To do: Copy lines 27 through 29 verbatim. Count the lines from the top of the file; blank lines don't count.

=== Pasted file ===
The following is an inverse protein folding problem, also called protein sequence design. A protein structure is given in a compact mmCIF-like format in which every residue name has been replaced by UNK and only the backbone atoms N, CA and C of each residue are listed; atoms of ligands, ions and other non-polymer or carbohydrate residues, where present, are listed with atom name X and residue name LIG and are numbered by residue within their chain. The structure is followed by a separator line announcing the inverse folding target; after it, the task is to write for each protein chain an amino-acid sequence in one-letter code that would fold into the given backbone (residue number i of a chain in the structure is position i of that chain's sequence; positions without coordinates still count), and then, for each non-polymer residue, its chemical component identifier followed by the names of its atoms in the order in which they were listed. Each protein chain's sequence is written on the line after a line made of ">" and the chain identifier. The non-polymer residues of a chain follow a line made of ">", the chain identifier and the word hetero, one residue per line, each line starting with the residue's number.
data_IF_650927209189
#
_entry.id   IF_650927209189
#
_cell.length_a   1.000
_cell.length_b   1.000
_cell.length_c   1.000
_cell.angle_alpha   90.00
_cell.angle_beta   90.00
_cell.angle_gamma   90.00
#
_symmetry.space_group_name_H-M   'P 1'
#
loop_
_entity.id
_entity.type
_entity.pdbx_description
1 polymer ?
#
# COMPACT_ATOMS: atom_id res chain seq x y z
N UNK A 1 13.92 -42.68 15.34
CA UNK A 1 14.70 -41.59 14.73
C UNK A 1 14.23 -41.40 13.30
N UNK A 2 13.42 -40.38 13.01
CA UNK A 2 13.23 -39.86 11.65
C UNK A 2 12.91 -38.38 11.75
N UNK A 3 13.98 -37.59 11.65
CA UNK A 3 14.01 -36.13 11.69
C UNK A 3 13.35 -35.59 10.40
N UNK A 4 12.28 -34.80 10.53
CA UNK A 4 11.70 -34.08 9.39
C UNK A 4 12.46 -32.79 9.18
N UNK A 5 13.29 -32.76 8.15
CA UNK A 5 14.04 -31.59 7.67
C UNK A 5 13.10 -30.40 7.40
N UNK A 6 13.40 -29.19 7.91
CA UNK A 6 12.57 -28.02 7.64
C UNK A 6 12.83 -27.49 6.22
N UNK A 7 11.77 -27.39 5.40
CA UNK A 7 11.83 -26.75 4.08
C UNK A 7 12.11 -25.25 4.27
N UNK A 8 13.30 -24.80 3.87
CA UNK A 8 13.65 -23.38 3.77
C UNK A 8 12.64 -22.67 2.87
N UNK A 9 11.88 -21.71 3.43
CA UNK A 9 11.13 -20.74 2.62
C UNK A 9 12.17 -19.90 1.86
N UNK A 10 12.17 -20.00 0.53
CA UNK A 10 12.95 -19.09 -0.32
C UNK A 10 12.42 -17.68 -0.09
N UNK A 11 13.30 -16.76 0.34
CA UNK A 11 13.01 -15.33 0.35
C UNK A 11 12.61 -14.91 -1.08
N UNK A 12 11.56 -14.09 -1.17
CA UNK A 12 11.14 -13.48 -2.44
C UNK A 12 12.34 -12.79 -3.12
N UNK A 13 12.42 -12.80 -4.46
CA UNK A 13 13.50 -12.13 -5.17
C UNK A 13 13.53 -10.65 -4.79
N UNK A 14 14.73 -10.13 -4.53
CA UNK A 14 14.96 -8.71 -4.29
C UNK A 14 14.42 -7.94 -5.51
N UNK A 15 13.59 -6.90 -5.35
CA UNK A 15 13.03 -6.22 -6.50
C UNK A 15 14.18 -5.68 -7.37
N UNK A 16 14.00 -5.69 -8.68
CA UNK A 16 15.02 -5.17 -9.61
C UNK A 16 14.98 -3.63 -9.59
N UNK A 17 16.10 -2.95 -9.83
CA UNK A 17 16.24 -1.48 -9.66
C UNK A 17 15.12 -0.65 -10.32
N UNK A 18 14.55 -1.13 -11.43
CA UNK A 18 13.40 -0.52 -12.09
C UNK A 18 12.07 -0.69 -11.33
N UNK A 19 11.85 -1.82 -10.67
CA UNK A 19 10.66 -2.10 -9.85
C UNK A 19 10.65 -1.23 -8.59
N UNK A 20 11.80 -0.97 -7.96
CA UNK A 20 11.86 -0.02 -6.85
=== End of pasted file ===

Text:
C UNK A 2 12.91 -38.38 11.75
N UNK A 3 13.98 -37.59 11.65
CA UNK A 3 14.01 -36.13 11.69